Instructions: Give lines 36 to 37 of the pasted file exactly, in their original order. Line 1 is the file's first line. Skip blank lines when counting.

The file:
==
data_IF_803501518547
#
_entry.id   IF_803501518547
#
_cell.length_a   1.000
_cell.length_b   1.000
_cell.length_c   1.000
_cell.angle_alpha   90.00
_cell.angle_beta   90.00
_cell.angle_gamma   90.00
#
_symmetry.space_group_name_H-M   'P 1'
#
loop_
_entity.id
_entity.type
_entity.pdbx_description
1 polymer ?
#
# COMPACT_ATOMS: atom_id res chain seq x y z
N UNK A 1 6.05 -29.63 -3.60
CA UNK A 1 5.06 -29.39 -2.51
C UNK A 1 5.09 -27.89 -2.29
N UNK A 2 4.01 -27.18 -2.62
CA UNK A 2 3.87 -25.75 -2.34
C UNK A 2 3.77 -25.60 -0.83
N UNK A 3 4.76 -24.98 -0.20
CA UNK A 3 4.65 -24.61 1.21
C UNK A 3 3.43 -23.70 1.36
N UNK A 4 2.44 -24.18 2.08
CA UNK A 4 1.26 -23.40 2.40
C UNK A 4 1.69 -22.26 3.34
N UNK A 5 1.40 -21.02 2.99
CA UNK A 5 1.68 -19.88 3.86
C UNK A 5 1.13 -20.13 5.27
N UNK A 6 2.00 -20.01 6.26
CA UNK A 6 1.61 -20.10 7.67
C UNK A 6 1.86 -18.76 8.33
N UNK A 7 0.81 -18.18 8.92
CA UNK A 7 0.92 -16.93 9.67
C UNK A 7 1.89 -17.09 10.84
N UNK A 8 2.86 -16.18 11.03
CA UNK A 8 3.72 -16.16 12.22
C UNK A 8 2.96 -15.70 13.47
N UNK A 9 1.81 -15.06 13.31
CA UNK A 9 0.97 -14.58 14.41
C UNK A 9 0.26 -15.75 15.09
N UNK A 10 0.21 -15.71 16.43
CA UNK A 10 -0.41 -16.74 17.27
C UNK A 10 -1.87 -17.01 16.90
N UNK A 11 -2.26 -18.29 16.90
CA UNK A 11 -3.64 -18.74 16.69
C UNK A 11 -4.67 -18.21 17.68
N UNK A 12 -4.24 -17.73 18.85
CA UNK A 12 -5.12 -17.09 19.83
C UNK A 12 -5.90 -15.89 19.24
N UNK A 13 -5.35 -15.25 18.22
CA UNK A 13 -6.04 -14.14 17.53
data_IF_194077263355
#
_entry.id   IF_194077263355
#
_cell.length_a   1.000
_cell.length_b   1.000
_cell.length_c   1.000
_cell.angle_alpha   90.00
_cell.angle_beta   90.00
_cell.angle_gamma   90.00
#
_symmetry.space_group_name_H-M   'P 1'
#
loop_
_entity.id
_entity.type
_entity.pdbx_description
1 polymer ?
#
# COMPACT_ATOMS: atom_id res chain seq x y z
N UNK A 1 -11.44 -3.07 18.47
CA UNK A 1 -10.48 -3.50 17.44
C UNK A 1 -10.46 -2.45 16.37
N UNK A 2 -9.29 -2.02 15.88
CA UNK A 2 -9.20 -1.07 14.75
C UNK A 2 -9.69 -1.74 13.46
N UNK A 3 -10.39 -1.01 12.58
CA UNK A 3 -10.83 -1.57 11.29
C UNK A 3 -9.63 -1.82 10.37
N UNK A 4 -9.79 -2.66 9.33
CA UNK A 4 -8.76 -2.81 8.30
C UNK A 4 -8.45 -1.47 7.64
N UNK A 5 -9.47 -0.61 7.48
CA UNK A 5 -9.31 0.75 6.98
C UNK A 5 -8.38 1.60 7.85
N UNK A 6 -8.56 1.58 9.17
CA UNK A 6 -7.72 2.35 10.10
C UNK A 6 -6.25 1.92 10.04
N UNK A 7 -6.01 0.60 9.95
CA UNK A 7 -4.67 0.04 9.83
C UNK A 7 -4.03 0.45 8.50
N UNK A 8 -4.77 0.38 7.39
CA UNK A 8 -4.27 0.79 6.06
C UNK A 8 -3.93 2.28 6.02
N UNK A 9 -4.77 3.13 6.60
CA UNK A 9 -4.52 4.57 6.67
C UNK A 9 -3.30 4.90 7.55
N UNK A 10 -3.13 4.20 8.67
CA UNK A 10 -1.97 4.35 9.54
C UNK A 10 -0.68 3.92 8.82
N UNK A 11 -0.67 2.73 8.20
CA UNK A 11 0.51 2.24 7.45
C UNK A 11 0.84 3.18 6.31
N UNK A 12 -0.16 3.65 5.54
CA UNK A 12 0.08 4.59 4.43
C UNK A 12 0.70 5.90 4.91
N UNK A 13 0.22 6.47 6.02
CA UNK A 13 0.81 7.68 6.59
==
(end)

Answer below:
N UNK A 6 2.00 -20.01 6.26
CA UNK A 6 1.61 -20.10 7.67